The monk Florentius of Worcester compiled several chronicles and other sources, here translated into English. It is an independent source for Anglo-Saxon history, and a contemporary source for the Normans.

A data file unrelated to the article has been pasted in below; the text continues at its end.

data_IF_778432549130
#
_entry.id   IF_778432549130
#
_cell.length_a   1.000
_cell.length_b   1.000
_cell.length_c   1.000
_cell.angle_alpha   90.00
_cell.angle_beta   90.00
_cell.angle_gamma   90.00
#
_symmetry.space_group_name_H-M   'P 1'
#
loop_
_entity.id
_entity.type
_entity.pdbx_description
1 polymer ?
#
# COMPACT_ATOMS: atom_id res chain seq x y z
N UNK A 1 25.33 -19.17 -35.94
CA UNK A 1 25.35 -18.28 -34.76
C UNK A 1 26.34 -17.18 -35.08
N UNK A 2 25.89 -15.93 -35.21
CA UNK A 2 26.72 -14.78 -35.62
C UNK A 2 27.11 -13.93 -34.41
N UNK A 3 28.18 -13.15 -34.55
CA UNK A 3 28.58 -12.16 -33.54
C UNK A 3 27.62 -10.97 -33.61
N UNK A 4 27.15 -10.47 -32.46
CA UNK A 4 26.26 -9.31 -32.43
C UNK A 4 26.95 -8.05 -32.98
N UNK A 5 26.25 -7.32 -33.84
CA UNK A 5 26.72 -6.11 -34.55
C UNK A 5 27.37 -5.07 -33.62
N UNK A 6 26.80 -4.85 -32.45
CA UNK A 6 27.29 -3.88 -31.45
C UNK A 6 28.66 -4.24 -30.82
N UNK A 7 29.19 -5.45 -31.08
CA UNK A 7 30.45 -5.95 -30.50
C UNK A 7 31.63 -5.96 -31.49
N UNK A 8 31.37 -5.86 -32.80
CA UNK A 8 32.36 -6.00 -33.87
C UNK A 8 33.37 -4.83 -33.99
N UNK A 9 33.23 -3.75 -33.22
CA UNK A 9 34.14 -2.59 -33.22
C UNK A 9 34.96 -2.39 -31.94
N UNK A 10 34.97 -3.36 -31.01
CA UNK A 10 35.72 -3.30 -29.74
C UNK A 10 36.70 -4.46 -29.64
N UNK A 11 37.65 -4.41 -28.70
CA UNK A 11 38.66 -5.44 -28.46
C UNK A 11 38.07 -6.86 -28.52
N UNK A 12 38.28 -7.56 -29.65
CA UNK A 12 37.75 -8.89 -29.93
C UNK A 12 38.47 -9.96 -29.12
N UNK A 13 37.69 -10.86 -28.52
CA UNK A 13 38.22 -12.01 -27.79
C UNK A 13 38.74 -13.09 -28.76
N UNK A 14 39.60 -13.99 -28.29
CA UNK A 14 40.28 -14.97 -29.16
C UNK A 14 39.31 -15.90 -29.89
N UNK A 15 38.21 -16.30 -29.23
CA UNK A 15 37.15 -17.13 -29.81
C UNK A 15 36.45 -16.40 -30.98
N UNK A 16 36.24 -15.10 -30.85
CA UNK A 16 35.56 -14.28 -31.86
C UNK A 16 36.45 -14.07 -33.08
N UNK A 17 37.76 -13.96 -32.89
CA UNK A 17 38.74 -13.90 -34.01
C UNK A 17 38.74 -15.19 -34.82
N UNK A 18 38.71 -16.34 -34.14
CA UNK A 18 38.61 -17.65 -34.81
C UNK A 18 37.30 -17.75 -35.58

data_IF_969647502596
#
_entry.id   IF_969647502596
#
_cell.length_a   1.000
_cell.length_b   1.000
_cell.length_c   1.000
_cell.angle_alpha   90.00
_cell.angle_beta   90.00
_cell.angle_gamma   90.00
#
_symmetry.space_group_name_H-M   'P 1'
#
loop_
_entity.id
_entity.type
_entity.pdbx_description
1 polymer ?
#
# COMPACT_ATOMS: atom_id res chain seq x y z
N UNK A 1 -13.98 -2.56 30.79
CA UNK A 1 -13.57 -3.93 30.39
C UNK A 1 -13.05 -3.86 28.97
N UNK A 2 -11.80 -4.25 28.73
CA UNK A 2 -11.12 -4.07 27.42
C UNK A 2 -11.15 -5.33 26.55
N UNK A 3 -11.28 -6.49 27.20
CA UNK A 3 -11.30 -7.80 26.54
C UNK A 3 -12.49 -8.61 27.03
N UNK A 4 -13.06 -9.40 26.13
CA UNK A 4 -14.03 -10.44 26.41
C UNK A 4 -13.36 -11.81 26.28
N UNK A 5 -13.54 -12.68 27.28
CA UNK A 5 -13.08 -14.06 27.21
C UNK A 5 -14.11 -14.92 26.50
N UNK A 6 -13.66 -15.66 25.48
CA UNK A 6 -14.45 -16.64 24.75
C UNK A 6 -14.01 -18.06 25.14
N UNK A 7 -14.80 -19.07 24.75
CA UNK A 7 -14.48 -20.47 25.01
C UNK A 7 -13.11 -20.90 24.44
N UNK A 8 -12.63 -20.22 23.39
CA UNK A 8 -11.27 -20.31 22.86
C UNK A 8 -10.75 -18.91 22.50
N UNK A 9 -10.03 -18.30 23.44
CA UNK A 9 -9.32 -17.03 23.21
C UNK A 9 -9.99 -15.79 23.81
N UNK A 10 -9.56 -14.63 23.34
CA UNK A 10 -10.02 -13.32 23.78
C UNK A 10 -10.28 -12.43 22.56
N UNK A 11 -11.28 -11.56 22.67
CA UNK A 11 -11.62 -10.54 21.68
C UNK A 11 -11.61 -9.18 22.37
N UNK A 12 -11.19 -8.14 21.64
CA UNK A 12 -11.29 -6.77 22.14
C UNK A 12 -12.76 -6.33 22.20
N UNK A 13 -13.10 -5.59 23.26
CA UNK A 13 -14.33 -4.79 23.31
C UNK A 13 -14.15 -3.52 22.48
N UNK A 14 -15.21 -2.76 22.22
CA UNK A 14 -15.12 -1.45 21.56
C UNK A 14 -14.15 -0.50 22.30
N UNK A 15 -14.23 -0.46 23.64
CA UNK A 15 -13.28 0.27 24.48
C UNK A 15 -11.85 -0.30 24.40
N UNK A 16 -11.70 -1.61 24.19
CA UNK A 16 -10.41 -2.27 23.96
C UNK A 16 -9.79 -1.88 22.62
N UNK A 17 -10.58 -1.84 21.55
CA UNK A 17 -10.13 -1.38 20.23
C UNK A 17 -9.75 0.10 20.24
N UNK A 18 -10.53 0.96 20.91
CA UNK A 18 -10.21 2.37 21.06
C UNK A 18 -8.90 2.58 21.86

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The monk Florentius of Worcester compiled several chronicles and other sources, here translated into English. His contribution to The Chronicle is itself recorded until 1038, the year of his death, but the work continues to 1140, at first by a monk John of Worcester, and then by other hands. The division of labor is disputed; some other editors suppose that John was responsible for writing out the chronicle from Florence's collations. This edition also contains a second continuation, from 1152 to 1295, at the close of Edward I's reign. The Anglo-Saxon portion of the work is drawn from Bede, Asser's life of Alfred, the Anglo-Saxon Chronicles, and other sources, but contains, especially about Edward the Confessor, information which is not from any surviving source. The contemporary chronicles offers a viewpoint from Worcester and Bury, and includes the original tables of popes, archbishops, bishops, and the Anglo-Saxon kings.